What Is A Beta Tester?
Put simply, a beta tester is typically a volunteer member of the public who receives free copies of a new product and puts it through its paces in real-life scenarios while trying to locate any parts of it that don't work either as stated or as expected.
The software testing method known as bug testing was not only the first-used method of refining software and electronic designs but continues to be the most reliable in the long run. Directly along these lines, an alpha test of a system was originally also referred to as a flame test, so named because it was possible the first time you turned on a prototype and started using it was the most likely time it would literally catch on fire. After a design had been tested and measured several times, it could be said to be ready for more extensive pre-release testing, otherwise known as beta testing.
In most contemporary cases, alpha testing is still performed, albeit much more safely, on products while they are in the lab, and those tests tend to be very specific with the purpose of assuring they match their written definitions and specifications. However, even in times when something has been tested using multiple formal alpha strategies, the only sure-fire way to eliminate unexpected bugs is typically to put it through as many informal, unexpected, and random processes as possible, then to subsequently fix anything that comes up. That second stage is what is known today as beta testing.
Those informal, unexpected, and random scenarios encountered in beta testing usually help more than any other method to get the product ready for the real world because issues that can emerge only in informal situations can be the most difficult issues for the original software developers to find. Because the developers have been directly exposed to the design itself, they suffer a cognitive bias of knowing exactly what the product is expected to do then generally only following the logic expected path again and again, never to run into various issues that might exist just off to the side.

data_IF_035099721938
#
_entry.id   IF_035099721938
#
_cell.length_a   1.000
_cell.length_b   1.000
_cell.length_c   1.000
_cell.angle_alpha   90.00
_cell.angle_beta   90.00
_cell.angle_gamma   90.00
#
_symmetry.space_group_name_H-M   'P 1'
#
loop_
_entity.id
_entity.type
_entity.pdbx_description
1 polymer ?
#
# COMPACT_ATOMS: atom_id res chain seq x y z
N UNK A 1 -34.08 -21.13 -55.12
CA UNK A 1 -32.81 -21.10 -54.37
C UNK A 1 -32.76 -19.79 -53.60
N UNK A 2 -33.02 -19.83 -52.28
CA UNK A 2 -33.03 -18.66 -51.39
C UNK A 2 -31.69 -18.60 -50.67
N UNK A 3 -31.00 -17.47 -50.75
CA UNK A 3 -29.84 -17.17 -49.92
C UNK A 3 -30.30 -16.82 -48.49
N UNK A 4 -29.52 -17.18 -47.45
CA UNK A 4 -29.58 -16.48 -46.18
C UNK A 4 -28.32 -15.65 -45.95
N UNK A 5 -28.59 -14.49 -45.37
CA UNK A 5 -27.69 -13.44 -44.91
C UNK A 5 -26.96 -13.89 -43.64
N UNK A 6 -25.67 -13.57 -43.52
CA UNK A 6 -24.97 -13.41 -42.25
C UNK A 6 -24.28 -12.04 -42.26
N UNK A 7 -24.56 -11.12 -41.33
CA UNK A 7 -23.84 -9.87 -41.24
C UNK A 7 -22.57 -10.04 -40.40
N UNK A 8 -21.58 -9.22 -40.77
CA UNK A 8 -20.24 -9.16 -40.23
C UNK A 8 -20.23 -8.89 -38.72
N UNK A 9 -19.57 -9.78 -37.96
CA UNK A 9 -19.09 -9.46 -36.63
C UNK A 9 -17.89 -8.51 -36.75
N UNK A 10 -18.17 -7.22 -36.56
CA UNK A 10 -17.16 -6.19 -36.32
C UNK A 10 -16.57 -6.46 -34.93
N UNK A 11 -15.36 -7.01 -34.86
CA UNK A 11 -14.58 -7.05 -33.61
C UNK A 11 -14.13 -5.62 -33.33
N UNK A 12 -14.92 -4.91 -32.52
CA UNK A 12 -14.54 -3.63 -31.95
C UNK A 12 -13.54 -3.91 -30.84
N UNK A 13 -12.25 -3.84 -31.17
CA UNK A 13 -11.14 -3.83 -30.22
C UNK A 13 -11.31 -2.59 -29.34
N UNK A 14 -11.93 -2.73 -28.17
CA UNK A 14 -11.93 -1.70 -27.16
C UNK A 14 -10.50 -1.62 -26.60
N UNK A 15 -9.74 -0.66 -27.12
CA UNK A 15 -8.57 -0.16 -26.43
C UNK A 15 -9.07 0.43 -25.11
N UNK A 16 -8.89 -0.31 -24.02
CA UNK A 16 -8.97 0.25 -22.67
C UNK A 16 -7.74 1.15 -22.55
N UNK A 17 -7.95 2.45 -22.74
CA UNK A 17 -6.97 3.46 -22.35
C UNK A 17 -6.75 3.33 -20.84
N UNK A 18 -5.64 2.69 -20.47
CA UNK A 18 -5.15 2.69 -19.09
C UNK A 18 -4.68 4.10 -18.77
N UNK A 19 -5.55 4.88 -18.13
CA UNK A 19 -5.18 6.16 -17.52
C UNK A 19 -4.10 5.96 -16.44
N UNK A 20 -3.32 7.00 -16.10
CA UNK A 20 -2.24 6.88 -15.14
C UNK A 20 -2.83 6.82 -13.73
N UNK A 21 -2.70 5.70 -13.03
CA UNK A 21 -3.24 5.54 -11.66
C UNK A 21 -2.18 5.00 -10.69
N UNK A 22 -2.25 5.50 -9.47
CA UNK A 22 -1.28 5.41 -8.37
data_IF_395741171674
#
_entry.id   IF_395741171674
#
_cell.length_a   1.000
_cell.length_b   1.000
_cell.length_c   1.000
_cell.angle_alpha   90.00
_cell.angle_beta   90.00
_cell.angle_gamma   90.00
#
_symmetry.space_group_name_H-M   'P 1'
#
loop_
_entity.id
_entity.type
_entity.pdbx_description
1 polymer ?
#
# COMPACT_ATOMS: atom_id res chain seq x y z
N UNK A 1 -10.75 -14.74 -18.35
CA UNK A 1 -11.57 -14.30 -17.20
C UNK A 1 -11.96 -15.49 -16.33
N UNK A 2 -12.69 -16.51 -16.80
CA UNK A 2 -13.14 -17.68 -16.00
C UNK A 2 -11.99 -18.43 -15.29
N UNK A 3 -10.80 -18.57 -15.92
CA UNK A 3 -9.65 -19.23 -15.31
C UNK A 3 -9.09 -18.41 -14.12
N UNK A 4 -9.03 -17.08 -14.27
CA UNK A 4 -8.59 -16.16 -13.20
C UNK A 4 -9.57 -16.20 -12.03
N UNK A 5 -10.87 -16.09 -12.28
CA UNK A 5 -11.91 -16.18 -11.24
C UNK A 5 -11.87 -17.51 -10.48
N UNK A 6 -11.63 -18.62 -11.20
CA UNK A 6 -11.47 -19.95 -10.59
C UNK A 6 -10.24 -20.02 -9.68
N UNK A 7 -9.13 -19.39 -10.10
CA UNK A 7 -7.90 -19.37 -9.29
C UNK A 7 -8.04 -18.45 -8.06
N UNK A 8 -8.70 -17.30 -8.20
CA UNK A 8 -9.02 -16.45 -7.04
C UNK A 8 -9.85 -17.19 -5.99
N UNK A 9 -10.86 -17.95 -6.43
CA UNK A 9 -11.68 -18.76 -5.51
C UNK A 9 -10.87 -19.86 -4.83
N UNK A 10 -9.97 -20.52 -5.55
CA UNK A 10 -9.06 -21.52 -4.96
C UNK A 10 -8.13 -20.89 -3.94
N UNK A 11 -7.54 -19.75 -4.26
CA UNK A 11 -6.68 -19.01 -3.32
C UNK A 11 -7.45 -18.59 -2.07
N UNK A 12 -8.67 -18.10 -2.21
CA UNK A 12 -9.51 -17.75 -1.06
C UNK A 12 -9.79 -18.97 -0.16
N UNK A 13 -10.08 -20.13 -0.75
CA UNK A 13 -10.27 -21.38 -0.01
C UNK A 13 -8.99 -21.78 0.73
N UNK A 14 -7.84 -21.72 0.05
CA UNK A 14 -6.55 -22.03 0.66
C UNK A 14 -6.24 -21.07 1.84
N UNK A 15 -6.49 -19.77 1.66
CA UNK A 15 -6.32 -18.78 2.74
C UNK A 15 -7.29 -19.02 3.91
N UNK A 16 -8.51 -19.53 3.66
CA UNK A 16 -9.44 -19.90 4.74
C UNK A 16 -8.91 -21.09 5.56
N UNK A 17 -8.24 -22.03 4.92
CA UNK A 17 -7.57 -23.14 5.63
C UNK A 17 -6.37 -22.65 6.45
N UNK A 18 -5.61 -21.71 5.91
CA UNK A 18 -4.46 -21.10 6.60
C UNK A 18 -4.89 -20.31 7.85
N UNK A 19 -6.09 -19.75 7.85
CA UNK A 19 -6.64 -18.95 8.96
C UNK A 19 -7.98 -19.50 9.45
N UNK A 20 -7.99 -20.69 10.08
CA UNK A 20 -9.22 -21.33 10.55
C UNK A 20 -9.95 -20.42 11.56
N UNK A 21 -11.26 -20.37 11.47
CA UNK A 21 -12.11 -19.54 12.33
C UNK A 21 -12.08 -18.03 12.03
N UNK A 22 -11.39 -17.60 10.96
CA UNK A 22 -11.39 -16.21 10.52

During the beta level of testing, willing members of the public are invited to test the software using their own usage styles, methods, and purposes. Since the software is not yet ready to be considered reliable by the publisher, free fully functional copies of the software are often provided to the volunteers in exchange for their evaluation and any possible bug reports or feature requests. Members of this testing group are cautioned that they should not rely on the reliability of the current version for production uses. However, the closer the product gets to a release version, the more reliable its various features become.
During its journey from prototype to commercial product, the beta testing phase of a product cyclically visits the following states.